Founded by the once-powerful Premonstratensian Sisters of Saint Norbert’s in 1148, this fortified monastery has been destroyed and rebuilt several times throughout the centuries, seemingly irresistible to the marauding Tartar hordes whose proficiency at razing architectural marvels has been well noted by history. The structures seen today within the monastery’s many courtyards and high, crenellated walls were rebuilt at the turn of the 17th century and the interiors date to the 18th century. The baroque Church of St. Augustine & John the Baptist (open during mass only) can be entered through the 13th century Romanesque portal beneath the tower or through the outer courtyard. There have been two sisters canonised from the Cracovian order of Norbertine Sisters, Saint Emilia Podoska and Saint Bronisława – renowned for her righteousness. Some of Kraków’s most important traditions are also connected with the monastery: here and along the banks of the Rudawa the Emmaus festival has been celebrated every year since the 12th century on the Monday after Easter. It is also from here that the Lajkonik procession – the foremost symbol of Kraków – sets off each year in June, due no doubt to the convent’s magnetism towards Tartars.
As with most ancient Cracovian landmarks, there are a fair few legends associated with the Norbertine Monastery. The first is to do with Saint Bronisława herself, who after being visited by the Holy Spirit and warned of an impending Tartar attack (which back in those days was a bit like having the Lord tell you that the sun was going to come up tomorrow), managed to rally the Sisters to safety in the adjacent hills which now bear her name. The monastery was of course destroyed and Saint Bronisława spent the rest of her days mending the spirits of those sceptical of a God that would send Tartars to burn their homes every damn weekend. She died in 1259.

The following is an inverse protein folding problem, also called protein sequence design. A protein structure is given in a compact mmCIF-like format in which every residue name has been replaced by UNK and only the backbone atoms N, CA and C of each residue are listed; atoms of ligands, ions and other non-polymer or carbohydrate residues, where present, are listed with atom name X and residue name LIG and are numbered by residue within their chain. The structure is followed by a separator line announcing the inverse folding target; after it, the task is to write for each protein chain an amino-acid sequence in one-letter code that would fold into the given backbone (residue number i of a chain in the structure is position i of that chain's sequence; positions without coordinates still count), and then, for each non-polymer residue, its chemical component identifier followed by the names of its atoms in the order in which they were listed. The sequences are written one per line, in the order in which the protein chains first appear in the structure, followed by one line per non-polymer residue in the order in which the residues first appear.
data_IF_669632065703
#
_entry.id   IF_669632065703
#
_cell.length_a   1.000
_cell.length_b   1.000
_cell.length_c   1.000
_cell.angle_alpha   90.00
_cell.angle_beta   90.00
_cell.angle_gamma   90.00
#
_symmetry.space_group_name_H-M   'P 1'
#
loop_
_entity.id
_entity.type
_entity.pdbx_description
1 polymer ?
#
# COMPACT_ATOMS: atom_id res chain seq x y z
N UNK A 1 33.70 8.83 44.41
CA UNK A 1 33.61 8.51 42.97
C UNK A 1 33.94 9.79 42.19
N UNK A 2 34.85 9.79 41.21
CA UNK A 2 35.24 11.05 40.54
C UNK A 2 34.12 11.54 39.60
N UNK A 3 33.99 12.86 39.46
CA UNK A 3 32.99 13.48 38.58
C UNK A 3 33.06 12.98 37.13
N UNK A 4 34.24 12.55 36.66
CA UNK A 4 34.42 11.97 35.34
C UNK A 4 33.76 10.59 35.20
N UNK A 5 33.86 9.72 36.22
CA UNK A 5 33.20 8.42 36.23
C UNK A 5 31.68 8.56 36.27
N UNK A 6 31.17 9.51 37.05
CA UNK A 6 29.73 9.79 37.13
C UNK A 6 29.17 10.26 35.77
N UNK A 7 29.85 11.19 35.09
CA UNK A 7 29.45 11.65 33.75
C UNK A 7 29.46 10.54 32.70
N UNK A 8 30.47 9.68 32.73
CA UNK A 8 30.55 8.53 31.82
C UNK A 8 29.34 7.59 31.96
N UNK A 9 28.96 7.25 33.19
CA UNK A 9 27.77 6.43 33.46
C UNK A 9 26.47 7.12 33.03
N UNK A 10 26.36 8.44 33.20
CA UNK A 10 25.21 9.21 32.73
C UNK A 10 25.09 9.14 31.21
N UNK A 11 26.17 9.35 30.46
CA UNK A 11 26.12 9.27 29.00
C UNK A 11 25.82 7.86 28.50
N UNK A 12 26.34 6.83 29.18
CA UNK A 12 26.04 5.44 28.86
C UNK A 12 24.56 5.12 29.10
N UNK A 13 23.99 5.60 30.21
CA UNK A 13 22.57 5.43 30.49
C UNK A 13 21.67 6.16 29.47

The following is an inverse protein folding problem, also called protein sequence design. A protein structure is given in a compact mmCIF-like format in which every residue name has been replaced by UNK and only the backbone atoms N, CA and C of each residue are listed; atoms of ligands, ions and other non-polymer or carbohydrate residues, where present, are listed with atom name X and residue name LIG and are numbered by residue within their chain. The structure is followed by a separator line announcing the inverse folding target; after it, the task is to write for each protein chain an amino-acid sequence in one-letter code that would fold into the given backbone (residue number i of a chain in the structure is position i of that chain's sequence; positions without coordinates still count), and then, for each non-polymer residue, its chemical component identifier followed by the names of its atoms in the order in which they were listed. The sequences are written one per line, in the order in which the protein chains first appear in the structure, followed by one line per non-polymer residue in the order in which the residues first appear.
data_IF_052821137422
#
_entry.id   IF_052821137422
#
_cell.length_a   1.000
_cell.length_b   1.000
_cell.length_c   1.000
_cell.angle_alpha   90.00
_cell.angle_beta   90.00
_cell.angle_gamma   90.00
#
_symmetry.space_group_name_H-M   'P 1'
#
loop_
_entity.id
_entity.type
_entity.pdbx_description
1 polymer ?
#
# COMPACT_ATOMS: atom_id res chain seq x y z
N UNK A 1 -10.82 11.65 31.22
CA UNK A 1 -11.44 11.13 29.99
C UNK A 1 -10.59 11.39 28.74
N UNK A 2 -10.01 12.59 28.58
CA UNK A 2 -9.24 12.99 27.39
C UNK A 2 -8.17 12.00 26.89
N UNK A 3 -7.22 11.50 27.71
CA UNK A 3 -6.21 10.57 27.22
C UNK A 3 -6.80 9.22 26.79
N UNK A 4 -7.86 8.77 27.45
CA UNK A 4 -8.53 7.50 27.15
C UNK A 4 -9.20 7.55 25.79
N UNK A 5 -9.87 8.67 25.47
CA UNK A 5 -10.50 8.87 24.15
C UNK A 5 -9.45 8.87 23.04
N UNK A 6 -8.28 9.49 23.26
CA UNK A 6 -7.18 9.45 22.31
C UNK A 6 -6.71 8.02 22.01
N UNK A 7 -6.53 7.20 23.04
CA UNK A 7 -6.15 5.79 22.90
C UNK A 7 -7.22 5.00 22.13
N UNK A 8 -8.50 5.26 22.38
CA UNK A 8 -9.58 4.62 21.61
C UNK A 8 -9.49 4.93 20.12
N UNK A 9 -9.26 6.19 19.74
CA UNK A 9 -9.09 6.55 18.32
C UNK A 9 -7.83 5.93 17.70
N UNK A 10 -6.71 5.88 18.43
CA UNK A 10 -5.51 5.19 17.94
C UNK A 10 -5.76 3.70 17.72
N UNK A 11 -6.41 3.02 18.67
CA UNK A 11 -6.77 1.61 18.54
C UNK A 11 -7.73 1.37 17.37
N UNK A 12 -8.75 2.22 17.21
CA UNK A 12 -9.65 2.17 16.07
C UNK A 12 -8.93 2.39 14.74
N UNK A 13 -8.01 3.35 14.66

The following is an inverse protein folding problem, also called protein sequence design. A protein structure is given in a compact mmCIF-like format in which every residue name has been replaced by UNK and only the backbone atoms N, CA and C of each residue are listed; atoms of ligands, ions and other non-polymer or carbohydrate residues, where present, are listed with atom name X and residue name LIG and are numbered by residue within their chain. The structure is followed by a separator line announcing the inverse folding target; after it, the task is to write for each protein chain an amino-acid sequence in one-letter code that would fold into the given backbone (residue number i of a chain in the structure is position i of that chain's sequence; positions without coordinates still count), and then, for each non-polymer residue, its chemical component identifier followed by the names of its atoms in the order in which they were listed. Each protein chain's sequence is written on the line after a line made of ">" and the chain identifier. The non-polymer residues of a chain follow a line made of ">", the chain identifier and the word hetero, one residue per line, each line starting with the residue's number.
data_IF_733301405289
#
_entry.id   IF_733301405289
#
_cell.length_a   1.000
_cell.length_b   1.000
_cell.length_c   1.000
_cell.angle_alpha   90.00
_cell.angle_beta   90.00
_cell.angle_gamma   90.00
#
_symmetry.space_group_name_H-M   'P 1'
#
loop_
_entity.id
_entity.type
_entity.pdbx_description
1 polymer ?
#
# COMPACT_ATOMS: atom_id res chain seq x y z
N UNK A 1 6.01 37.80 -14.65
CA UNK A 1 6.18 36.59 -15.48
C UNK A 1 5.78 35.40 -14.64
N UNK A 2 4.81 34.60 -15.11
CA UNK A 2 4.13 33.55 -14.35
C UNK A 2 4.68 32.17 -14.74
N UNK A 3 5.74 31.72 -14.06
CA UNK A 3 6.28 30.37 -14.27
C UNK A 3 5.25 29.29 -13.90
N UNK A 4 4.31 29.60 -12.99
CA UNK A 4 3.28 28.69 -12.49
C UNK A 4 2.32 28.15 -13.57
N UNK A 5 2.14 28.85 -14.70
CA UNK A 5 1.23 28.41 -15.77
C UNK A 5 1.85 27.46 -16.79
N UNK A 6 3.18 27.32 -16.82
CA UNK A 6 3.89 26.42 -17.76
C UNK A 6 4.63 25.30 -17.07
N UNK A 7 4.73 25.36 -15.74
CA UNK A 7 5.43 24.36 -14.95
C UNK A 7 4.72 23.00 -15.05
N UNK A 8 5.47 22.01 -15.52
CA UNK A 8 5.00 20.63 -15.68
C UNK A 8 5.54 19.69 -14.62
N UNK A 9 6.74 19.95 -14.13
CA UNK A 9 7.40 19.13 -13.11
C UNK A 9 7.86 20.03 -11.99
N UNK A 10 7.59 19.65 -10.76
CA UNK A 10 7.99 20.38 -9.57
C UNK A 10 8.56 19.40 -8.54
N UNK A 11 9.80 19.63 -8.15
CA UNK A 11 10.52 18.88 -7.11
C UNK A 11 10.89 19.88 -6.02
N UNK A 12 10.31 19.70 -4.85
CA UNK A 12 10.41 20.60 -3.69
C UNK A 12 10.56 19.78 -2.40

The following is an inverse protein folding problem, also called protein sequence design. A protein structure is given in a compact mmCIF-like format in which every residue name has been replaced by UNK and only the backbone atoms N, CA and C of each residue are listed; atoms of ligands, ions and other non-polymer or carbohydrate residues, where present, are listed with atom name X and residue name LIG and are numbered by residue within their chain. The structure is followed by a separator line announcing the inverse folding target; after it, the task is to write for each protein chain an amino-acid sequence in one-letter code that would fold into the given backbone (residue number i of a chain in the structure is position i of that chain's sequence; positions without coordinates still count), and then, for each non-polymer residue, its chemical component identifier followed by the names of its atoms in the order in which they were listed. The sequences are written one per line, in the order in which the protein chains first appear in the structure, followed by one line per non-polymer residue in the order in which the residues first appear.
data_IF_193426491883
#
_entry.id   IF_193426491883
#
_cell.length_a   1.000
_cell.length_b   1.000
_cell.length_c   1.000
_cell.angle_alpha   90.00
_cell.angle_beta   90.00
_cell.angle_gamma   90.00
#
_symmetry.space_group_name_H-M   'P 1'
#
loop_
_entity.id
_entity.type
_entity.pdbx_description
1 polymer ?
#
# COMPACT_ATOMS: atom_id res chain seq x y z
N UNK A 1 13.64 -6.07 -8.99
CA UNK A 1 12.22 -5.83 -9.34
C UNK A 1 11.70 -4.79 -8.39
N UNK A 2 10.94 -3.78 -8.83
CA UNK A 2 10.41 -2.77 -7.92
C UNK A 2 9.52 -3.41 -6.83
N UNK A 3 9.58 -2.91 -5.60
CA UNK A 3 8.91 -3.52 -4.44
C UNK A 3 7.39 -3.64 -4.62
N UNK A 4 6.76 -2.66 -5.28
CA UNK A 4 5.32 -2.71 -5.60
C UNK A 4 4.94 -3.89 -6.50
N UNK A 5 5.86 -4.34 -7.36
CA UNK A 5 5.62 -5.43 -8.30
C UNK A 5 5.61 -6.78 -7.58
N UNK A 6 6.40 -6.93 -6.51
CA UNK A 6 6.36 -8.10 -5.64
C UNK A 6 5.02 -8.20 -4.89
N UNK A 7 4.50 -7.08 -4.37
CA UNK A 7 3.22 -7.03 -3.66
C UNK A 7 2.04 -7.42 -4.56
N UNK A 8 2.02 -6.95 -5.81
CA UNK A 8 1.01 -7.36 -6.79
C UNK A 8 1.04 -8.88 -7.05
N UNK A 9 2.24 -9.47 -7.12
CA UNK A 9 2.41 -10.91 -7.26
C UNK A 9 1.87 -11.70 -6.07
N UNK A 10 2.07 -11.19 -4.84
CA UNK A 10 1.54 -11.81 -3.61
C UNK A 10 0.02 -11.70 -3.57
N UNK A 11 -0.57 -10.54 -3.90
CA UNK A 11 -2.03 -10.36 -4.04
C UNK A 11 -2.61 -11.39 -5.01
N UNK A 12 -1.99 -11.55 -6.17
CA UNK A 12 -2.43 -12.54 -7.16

Another legend regards the Norbertine Cathedral bell and its mournful, murky tone. Story goes that between attacks by the Tartar hordes, a punishing storm struck the area destroying a nearby ferry crossing. As the Good Sisters lay dreaming of the swift new boat they would soon put in the water, they were awoken by the Tartar alarm (something like a cat being strangled) to witness all the merchants of Zwierzyniec hastening to the ferry crossing to escape the mounted brutes hot on their heels. Finding no such ferry all the merchants were skewered or drowned in the Wisła River, except for one who could swim apparently. To honour his extinct people, the lonely merchant commissioned a bell for the tower of the Sisters’ ravaged monastery. After several failed attempts to cast the bell, the bell-maker took his own life ashamed of the crack that kept appearing on its surface. Sans bell-maker, the Sisters accepted the flawed bell interpreting it as a symbol of the fractured lives of those it was meant to remember. Once erected atop the chapel tower, the Tartars swiftly arrived to toss the bell into the river (those jerks!). Legend claims that each year on St. John’s Night (June 23rd) the sunken, beleaguered bell can be heard tolling its Tartar-cursing chime until midnight when the clock on the Market Square sounds.